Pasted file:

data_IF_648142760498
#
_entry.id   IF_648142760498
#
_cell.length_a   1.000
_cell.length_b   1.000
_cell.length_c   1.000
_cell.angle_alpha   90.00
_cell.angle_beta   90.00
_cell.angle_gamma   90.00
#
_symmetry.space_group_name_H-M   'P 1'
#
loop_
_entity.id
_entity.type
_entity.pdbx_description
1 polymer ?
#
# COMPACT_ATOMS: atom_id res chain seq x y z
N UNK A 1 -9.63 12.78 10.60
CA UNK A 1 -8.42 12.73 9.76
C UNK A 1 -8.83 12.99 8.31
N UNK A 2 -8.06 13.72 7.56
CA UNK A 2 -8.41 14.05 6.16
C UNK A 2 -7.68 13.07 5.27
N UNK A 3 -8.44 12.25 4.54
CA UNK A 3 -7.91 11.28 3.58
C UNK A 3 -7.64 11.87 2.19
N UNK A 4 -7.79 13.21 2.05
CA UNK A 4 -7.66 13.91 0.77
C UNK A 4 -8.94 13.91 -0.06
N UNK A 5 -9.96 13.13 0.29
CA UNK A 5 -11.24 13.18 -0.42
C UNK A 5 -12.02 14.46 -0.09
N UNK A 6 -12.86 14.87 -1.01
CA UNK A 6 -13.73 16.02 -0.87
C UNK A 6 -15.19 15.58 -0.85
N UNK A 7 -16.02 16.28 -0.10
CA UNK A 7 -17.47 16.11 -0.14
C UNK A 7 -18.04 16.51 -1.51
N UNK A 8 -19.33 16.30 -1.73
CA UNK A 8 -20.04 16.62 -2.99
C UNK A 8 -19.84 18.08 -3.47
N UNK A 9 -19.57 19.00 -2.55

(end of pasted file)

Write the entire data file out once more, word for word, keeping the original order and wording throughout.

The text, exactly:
data_IF_648142760498
#
_entry.id   IF_648142760498
#
_cell.length_a   1.000
_cell.length_b   1.000
_cell.length_c   1.000
_cell.angle_alpha   90.00
_cell.angle_beta   90.00
_cell.angle_gamma   90.00
#
_symmetry.space_group_name_H-M   'P 1'
#
loop_
_entity.id
_entity.type
_entity.pdbx_description
1 polymer ?
#
# COMPACT_ATOMS: atom_id res chain seq x y z
N UNK A 1 -9.63 12.78 10.60
CA UNK A 1 -8.42 12.73 9.76
C UNK A 1 -8.83 12.99 8.31
N UNK A 2 -8.06 13.72 7.56
CA UNK A 2 -8.41 14.05 6.16
C UNK A 2 -7.68 13.07 5.27
N UNK A 3 -8.44 12.25 4.54
CA UNK A 3 -7.91 11.28 3.58
C UNK A 3 -7.64 11.87 2.19
N UNK A 4 -7.79 13.21 2.05
CA UNK A 4 -7.66 13.91 0.77
C UNK A 4 -8.94 13.91 -0.06
N UNK A 5 -9.96 13.13 0.29
CA UNK A 5 -11.24 13.18 -0.42
C UNK A 5 -12.02 14.46 -0.09
N UNK A 6 -12.86 14.87 -1.01
CA UNK A 6 -13.73 16.02 -0.87
C UNK A 6 -15.19 15.58 -0.85
N UNK A 7 -16.02 16.28 -0.10
CA UNK A 7 -17.47 16.11 -0.14
C UNK A 7 -18.04 16.51 -1.51
N UNK A 8 -19.33 16.30 -1.73
CA UNK A 8 -20.04 16.62 -2.99
C UNK A 8 -19.84 18.08 -3.47
N UNK A 9 -19.57 19.00 -2.55